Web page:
12 States Where Recent Pot Legalization and Regulation Legislation Has Died

A look at this year's Cannabis Cup.
A look at this year's Cannabis Cup.
Photo by Ken Hamblin. Click to see The 2015 Cannabis Cup Day 2 slide show.

There's plenty of optimism that recreational marijuana sales will be legalized in more states.

Not long ago, 24/7 Wall Street offered a list of eleven states that could jump on the legalization bandwagon next: California, Connecticut, Delaware, Maine, Maryland, Massachusetts, Minnesota, Nevada, New York, Rhode Island and Vermont.

But progress isn't moving as quickly as some cannabis advocates may have hoped — and we're not just talking about (update) Ohio voters' rejection of a marijuana initiative.

Indeed, legislation to legalize and regulate marijuana sales has died in twelve states, including four on the 24/7 Wall Street roster.

This information comes courtesy of the Marijuana Policy Project, whose recent roundup of state legislative efforts notes a lot of action in regard to this subject but less success to date.

12 States Where Recent Pot Legalization and Regulation Legislation Has Died
Photo by Ken Hamblin. Click to see The 2015 Cannabis Cup Day 2 slide show.

MPP lists 21 states, as well as the District of Columbia, that have introduced bills to legalize and regulate marijuana like alcohol.

Here's the list. We've bolded the twelve where bills died in 2015 (although some of them could come back to life next year) and excluded those in which lawmakers recessed without taking action on the legislation in question.

Arizona (HB 2007, HB 2477, died)
Connecticut (HB 6473, HB 6703, died)
Florida (SB 1176, HB 1297, died)
Georgia (SB 198, SR 6, proposes a constitutional amendment, died)
Hawaii (SB 873, SB 383, HB 717, dead for 2015, but carry over to 2016)
Illinois (HB 4276, SB 753, which unlike the other bills, does not include taxation and regulation)
Louisiana (HB 117 proposes a constitutional amendment, died)
Maine (HP 935, LD 1401, died)
Maryland (SB 531, HB 911, died)
Massachusetts (HB 1561)
Michigan (HB 4877)
Missouri (SB 560, HJR 15 proposes a constitutional amendment, died)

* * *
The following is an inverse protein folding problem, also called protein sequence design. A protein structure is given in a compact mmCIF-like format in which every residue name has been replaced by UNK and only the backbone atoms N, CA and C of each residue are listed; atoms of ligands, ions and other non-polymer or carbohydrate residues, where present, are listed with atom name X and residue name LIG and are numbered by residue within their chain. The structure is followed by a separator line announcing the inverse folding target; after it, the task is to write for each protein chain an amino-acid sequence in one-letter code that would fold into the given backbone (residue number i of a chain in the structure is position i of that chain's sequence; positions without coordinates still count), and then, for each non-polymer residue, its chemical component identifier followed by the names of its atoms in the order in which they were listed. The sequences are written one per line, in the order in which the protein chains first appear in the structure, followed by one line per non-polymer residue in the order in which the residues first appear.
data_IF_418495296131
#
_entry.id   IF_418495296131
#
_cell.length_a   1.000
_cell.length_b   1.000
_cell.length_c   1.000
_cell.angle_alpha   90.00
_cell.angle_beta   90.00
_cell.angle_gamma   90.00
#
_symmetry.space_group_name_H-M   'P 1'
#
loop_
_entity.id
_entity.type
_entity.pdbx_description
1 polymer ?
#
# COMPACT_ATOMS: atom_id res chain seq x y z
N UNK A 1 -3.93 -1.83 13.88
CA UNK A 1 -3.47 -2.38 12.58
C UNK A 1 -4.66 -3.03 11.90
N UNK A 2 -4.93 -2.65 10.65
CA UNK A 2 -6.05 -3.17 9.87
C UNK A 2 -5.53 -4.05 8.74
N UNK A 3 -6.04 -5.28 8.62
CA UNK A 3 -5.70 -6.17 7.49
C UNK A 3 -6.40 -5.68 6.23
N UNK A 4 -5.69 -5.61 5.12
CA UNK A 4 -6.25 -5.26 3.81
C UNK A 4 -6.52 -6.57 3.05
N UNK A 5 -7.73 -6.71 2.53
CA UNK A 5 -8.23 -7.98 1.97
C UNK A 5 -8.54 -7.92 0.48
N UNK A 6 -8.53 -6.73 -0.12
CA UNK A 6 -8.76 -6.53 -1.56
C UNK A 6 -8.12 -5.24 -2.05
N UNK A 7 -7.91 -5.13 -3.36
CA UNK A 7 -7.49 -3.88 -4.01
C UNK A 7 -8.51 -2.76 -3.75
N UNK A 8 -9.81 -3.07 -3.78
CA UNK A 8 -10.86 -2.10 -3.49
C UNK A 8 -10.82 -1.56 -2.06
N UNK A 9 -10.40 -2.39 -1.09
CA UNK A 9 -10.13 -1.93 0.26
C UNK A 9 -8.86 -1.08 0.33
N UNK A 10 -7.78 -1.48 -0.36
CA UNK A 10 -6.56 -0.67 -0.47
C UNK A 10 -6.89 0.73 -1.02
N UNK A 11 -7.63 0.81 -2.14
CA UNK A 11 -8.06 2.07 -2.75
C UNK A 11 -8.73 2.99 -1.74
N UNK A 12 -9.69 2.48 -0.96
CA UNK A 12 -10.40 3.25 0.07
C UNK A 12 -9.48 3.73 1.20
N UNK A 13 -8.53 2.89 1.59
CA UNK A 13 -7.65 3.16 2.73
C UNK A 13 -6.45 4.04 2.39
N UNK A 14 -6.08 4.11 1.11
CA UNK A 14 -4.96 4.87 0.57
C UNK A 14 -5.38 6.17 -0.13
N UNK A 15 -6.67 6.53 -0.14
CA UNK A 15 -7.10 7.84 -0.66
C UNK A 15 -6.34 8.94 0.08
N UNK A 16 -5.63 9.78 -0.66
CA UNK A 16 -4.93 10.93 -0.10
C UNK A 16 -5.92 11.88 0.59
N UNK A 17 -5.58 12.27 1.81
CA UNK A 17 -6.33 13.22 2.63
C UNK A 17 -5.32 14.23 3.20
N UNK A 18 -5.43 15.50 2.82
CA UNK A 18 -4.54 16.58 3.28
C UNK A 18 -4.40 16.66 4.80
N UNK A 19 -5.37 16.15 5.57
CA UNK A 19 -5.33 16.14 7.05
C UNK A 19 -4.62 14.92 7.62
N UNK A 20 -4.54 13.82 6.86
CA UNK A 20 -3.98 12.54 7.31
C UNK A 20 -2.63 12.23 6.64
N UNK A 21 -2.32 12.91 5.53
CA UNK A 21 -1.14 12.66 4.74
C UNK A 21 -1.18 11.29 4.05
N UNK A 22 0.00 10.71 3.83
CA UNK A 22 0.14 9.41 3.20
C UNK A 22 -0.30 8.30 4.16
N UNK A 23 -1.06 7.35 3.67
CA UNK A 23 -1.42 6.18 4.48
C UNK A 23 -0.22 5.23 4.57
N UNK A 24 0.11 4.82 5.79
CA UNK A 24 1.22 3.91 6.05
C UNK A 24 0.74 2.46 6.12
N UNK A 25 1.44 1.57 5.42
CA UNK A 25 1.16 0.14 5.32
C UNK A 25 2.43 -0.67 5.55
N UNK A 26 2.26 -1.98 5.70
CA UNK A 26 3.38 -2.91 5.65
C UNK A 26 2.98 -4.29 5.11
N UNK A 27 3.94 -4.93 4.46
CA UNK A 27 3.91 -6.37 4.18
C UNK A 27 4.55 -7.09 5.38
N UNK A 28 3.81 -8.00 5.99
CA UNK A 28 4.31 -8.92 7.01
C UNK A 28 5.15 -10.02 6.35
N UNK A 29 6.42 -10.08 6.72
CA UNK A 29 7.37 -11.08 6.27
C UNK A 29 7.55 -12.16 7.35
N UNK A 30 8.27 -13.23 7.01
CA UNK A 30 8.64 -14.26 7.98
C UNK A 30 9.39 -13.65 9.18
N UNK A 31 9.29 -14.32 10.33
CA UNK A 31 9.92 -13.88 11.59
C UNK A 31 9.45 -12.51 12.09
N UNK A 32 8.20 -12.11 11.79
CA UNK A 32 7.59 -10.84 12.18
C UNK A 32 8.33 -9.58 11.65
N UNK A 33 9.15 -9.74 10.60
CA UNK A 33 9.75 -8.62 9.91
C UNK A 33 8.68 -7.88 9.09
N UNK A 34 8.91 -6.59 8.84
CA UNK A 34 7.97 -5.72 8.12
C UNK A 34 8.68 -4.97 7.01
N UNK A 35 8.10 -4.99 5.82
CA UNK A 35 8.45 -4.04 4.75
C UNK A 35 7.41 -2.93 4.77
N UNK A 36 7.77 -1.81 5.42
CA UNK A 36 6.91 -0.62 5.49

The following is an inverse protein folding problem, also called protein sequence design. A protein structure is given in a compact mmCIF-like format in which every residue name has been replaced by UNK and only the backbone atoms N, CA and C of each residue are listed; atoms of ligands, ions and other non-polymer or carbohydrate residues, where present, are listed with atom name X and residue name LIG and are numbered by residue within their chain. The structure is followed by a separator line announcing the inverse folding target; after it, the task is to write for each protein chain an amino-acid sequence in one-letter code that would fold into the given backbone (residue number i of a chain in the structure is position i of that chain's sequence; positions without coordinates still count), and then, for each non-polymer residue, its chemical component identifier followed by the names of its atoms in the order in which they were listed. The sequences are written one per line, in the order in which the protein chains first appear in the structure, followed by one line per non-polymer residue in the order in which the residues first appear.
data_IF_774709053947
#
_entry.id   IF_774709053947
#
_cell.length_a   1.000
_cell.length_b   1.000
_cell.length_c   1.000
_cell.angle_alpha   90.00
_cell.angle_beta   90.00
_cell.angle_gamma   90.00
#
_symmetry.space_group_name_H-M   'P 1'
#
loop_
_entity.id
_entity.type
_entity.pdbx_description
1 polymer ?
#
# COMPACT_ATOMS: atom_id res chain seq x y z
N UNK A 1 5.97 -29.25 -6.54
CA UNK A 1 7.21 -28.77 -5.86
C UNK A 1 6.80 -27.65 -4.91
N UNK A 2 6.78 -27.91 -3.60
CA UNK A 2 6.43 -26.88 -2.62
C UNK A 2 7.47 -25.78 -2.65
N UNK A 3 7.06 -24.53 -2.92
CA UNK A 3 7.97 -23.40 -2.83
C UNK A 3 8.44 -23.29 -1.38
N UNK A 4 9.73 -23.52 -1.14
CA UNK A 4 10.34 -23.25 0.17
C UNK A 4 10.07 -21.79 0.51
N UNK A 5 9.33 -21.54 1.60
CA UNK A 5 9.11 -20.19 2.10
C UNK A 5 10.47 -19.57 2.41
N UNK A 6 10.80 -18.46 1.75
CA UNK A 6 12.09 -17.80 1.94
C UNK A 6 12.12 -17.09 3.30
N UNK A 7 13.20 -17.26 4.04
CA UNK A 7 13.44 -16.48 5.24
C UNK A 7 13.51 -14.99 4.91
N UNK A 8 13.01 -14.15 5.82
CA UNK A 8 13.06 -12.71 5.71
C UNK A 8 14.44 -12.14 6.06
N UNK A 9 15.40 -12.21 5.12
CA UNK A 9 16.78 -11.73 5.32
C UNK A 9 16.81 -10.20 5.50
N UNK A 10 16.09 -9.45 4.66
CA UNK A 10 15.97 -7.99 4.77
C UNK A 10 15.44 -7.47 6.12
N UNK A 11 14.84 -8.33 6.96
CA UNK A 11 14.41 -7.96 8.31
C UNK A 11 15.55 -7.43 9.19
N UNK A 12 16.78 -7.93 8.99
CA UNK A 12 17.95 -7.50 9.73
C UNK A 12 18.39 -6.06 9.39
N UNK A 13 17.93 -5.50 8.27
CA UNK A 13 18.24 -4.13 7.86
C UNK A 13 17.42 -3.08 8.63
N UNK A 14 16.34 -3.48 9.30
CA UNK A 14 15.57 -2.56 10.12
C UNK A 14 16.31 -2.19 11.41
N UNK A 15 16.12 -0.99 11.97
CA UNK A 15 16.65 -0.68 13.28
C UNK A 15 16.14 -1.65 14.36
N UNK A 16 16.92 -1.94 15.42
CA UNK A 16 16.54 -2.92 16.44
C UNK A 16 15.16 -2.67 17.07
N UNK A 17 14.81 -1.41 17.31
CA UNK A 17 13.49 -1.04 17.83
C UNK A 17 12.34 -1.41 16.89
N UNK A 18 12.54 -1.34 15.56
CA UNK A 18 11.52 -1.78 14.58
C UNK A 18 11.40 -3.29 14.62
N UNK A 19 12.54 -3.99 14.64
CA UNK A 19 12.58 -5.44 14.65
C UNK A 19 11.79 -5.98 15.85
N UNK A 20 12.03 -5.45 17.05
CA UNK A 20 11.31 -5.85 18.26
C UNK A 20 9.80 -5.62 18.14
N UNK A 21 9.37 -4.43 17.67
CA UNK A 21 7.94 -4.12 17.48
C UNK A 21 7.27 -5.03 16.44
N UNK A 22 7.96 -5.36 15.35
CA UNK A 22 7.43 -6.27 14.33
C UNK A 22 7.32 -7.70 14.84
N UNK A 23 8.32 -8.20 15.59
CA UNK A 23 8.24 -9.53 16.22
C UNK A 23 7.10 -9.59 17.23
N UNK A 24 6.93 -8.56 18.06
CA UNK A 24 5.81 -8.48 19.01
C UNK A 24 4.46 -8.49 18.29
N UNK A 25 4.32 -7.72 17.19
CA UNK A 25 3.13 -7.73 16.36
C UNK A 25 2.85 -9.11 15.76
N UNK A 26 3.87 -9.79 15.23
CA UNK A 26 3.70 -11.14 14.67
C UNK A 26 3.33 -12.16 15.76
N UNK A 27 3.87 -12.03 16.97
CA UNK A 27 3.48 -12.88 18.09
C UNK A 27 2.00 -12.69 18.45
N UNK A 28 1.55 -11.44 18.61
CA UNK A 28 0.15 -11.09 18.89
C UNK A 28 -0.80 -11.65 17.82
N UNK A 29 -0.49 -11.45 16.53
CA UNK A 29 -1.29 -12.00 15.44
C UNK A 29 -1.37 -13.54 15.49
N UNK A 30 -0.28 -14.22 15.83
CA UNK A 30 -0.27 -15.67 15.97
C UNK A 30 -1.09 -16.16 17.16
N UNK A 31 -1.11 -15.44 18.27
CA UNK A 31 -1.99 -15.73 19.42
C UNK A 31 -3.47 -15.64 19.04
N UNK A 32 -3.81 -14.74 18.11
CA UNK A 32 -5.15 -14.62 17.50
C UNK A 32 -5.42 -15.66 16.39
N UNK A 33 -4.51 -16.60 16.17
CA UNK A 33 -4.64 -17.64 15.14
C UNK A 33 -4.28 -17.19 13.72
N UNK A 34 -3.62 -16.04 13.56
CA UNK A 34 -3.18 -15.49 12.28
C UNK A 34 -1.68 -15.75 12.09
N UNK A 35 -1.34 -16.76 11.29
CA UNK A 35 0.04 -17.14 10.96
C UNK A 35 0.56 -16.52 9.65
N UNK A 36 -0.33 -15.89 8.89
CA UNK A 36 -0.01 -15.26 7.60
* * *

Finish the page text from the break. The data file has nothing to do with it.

Nevada (The legislature failed to act on the Initiative to Tax and Regulate Marijuana by March 14, so it will appear on the November 2016 ballot.)
New Jersey (A 3094 and S 1896 carried over from 2014)
New Mexico (HB 160, SJR 2, proposes a constitutional amendment, died)
New York (SB 1747, AB 3089, legislature adjourned without acting on bills, but they carry over to 2016)
Pennsylvania (SB 528)
Rhode Island (S 510, H 5777, legislature recessed without acting on bills, but they could be considered in a special session)
Texas (HB 2165, unlike the other bills, this legalization bill does not include taxation and regulation, died)
Vermont (S 95, H 277, dead for 2015, but carry over to 2016)
Washington, D.C. (B21-0023)
Wisconsin (AB 224)

As you can see, Connecticut, Maine, Maryland and Vermont — all cited by 24/7 Wall Street — are among the twelve places where bills died. And the MPP reports that legislation to decriminalize marijuana or approve medical cannabis in seventeen and nineteen states, respectively, have resulted in a lot bill deaths, too. Click here for the details.

What will happen next in locations where bills went belly up? Expect plenty of citizen initiatives to be in place for the 2016 election — a presidential year, when the greater number of young voters taking part tends to give marijuana measures a boost.

In the end, the people could end up doing more than their elected representatives.



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